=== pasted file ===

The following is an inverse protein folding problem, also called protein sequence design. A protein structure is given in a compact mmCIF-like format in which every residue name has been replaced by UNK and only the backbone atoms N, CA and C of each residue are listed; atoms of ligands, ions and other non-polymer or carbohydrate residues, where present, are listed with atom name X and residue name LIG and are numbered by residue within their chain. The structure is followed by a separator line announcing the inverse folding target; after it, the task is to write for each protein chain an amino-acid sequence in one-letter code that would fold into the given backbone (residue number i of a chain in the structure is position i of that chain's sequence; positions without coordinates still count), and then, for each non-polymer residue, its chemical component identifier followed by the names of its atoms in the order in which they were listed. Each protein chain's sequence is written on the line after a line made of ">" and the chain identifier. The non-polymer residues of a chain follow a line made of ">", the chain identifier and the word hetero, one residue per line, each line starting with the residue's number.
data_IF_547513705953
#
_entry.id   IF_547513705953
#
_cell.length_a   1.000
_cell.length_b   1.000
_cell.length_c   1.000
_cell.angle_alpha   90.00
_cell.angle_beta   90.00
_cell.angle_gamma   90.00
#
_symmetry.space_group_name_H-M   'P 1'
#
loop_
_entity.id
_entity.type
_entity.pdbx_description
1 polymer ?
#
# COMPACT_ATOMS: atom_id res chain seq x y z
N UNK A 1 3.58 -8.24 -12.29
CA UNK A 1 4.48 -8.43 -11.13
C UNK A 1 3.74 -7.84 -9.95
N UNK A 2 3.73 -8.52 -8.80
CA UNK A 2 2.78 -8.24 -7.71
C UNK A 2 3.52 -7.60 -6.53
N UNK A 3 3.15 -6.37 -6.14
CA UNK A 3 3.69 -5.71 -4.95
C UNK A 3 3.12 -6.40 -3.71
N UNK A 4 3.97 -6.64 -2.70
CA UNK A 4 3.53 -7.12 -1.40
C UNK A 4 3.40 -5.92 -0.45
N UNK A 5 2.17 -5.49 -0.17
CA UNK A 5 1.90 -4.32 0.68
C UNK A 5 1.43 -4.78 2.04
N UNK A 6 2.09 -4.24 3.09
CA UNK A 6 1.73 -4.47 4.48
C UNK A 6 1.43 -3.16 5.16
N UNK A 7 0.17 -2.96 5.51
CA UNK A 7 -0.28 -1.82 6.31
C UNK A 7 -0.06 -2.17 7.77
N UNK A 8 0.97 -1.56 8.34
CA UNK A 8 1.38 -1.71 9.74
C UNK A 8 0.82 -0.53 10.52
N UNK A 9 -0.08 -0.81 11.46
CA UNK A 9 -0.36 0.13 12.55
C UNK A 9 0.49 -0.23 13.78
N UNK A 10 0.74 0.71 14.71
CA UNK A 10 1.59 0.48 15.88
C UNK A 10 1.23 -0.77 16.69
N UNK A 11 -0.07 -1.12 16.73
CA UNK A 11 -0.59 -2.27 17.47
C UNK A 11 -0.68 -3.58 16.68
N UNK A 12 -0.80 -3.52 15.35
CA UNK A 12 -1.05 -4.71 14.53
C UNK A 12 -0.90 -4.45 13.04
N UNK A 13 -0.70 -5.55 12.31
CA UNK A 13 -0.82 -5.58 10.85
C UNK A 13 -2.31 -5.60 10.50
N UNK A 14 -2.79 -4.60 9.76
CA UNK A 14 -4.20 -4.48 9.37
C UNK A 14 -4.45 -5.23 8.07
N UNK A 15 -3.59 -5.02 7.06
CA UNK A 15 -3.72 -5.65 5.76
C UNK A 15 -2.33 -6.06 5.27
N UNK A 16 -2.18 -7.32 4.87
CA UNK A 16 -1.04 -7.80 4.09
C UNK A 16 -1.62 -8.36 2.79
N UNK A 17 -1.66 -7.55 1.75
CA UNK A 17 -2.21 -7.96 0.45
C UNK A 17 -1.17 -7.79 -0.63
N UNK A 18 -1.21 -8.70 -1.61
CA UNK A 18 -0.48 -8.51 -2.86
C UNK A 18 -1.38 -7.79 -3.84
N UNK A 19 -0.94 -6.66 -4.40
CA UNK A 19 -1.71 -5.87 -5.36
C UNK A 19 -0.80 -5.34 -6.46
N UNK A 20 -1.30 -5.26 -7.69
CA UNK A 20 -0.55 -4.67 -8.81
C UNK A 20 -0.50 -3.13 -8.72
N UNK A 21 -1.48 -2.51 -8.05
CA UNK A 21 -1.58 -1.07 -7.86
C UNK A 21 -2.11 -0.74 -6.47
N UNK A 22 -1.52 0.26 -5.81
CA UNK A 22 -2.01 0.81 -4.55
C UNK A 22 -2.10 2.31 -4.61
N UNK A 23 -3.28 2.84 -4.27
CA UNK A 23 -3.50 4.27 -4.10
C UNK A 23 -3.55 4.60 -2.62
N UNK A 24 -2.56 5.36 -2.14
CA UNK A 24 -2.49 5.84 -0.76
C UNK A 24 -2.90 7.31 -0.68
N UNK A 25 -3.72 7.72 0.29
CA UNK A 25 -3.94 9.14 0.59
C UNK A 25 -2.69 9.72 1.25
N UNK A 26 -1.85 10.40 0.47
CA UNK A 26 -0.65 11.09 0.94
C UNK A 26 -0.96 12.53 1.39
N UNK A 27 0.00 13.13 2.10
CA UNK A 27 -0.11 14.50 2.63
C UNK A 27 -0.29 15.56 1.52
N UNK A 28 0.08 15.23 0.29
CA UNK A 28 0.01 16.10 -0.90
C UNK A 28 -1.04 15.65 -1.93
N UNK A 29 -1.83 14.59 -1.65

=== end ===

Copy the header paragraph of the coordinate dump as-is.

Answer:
The following is an inverse protein folding problem, also called protein sequence design. A protein structure is given in a compact mmCIF-like format in which every residue name has been replaced by UNK and only the backbone atoms N, CA and C of each residue are listed; atoms of ligands, ions and other non-polymer or carbohydrate residues, where present, are listed with atom name X and residue name LIG and are numbered by residue within their chain. The structure is followed by a separator line announcing the inverse folding target; after it, the task is to write for each protein chain an amino-acid sequence in one-letter code that would fold into the given backbone (residue number i of a chain in the structure is position i of that chain's sequence; positions without coordinates still count), and then, for each non-polymer residue, its chemical component identifier followed by the names of its atoms in the order in which they were listed. Each protein chain's sequence is written on the line after a line made of ">" and the chain identifier. The non-polymer residues of a chain follow a line made of ">", the chain identifier and the word hetero, one residue per line, each line starting with the residue's number.